One or more objectives are listed under the words Victory and under Defeat. ANY Victory or Defeat objective can be met to win or lose the scenario, but a single Victory objective may have multiple parts. The Victory objectives are colored green while Defeat objectives are colored red.

So far so good. The last necessary part of a scenario describes what the players (Human and Computer) start with and can do. Each of the players is described through the [side] tag.

recruit=Elvish Fighter,Elvish Archer,Horseman,Mage,Elvish Shaman
{GOLD 100 50 0}
{INCOME 10 5 0}

From the above example above you can see a sample [side] for the human player, Konrad. The first key, side, is the location where this player starts on the map, and is also the ID for this side. It is a number from 1 to 9. The next key that describes this player is controller. The possible values are 'human' and 'ai', with 'ai' as the default. After this, the team_name key describes which team the side is on. In this example Konrad is on team "2", which by default contains side 2. However, if you change the team_name of side 2, Konrad will no longer be allied with it.

The next set of keys describe the player's leader. First we have canrecruit. This key can be '0' or '1', which is "no" or "yes" respectively. If you say no, then the player's leader will not be able to recruit. And if he can't recruit, he's not really a leader, is he? Any team without a canrecruit=1 unit automatically loses, so be sure to use this key. The next key, type, is the type of unit the leader will be. The possible values are listed at UnitTables. The description is the name and description of the leader. All of these keys are ignored for the human player on all campaign scenarios except the first, since the leader from the previous scenario is used instead. However, the type key is still neccesary to prevent the scenario from crashing.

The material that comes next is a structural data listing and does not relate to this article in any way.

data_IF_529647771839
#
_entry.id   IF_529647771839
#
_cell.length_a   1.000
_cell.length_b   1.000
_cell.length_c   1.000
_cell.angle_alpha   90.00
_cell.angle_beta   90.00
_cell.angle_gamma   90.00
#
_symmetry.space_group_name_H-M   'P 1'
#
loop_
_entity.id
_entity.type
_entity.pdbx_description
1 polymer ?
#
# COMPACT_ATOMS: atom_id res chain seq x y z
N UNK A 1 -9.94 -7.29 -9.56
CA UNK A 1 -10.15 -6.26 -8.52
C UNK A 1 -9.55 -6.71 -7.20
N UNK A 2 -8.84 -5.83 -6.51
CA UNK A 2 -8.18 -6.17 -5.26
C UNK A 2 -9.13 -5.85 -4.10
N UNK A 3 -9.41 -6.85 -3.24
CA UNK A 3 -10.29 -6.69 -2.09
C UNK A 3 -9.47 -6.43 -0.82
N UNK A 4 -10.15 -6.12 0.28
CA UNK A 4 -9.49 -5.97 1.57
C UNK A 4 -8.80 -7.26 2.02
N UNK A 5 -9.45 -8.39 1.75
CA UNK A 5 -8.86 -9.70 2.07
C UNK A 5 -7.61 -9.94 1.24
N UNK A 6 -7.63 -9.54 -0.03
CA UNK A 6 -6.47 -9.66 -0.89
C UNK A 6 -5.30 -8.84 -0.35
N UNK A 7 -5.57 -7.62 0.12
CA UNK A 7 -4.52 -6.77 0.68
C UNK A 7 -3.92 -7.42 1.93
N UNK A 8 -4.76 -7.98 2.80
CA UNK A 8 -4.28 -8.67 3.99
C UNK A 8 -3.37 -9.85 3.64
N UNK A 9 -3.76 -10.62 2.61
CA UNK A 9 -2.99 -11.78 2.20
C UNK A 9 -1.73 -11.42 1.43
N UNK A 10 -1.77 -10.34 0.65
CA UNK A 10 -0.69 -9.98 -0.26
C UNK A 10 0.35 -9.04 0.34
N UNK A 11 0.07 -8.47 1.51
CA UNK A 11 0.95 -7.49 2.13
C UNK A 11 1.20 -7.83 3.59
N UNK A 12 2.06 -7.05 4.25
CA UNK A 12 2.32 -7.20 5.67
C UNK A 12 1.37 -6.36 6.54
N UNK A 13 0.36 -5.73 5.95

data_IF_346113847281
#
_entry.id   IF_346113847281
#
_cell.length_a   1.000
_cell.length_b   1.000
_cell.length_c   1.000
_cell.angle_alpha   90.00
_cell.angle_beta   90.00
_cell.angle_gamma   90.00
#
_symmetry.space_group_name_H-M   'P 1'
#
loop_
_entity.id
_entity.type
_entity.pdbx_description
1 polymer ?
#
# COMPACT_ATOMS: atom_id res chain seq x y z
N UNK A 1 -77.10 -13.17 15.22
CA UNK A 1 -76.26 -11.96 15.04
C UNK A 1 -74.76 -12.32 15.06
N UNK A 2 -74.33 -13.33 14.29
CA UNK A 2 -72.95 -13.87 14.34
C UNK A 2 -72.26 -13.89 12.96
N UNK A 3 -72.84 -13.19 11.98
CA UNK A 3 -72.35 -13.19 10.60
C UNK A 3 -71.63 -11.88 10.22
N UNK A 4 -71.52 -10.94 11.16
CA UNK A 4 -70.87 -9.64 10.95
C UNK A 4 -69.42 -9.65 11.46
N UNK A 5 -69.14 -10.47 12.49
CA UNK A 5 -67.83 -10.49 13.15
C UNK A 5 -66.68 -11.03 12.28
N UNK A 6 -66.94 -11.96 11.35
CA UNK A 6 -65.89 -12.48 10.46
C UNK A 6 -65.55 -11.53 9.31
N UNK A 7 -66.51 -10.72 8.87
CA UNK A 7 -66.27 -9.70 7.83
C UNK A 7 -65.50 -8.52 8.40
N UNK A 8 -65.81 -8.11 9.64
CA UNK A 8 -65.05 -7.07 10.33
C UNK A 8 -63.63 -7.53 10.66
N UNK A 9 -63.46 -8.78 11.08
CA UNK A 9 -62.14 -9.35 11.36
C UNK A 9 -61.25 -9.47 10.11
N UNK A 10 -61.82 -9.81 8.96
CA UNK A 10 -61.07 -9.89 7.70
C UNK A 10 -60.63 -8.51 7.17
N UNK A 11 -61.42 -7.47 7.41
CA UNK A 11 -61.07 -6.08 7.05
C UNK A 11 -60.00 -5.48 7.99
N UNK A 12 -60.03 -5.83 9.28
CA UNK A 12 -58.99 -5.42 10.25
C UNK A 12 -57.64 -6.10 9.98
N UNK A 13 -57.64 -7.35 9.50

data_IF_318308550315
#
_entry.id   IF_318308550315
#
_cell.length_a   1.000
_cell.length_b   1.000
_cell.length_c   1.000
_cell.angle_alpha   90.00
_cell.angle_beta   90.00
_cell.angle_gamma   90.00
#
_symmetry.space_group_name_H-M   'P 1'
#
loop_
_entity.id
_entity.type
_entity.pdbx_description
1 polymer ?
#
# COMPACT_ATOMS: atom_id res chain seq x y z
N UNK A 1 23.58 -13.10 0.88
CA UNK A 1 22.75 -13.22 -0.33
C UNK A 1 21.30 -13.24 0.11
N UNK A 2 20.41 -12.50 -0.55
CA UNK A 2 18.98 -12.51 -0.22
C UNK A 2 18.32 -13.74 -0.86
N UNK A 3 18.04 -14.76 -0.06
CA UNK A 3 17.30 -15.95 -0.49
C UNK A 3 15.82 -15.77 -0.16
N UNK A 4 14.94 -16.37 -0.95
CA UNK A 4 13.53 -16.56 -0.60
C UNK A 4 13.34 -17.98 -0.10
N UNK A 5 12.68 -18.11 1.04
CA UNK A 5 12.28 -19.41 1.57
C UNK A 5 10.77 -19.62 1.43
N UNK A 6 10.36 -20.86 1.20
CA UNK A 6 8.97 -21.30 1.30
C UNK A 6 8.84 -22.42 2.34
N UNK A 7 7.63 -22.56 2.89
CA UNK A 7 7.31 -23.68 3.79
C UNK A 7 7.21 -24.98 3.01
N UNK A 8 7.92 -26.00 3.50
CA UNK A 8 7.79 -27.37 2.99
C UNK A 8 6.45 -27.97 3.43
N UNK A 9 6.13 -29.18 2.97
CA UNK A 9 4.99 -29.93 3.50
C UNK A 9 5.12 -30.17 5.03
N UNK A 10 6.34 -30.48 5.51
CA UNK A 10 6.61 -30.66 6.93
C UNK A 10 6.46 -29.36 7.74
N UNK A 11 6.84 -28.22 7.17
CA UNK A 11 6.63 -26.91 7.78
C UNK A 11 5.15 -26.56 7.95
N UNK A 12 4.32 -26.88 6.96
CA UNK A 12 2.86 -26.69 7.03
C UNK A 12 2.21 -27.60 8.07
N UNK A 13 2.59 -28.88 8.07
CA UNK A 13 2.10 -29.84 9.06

Next we have the recruit key which is a comma-separated list of units. The possible values are listed in UnitTables.

The last two things are IDs. == {GOLD} == inputs any 3 positive numbers. These indicate the amount of money the player will start with. The first value indicates the value on the EASY difficulty level; second NORMAL, third HARD. When this is inside the controller=human in a campaign file then the actual gold the player gets will be the maximum of this value, and the amount of gold the player retained from the previous scenario. The INCOME id is similar, but indicates the base income instead of the base gold. The defaults for each of these values are 100 gold and 2 base income.

Now, to make this scenario playable, we need to make a campaign for it. This should usually be stored in its own file in data/campaigns/. Note: All files, the campaign file and the scenario file, one for each scenario level, must be saved with the ending .cfg (for example: testcampaign.cfg, level1.cfg).

name= _ "Test Campaign"
difficulty_descriptions= _ "&elvish-fighter.png=Easy;*&elvish-hero.png=Medium;&elvish-champion.png=Hard"

Campaigns are enclosed in the [campaign] tag. The first key is name, which is displayed on the campaign selector box. The second key is first_scenario, which is the ID of the first scenario of the campaign (Other scenarios are indicated using next_scenario).

The attribute difficulties=EASY,NORMAL,HARD tells the computer to give the macro EASY a value if the first difficulty choice is chosen, == NORMAL if the second is chosen, and HARD == if the third is chosen. The expression #ifdef can be used later to test these macros. It is recommended that you do not use any names other than == EASY, NORMAL, and HARD == for your macros, because if you do then the macros {GOLD} and {INCOME} will not work properly.

Two optional keys in [campaign] are difficulty_descriptions and icon. icon has value equal to an image. difficulty_descriptions must have the same number of inputs as difficulties, most commonly three, separated by semicolons. These inputs then map on to the difficulties, so that if you have set difficulties to == difficulties=EASY,NORMAL,HARD ==, the first input will specify the display on easy, the second on normal and the third (and last) on hard. Each difficulty display is an & sign, then the image to display, then a comma, then the text to display. Place an * sign before the display which you wish to be default difficulty, and it will be selected when the player has chosen the campaign.

See Also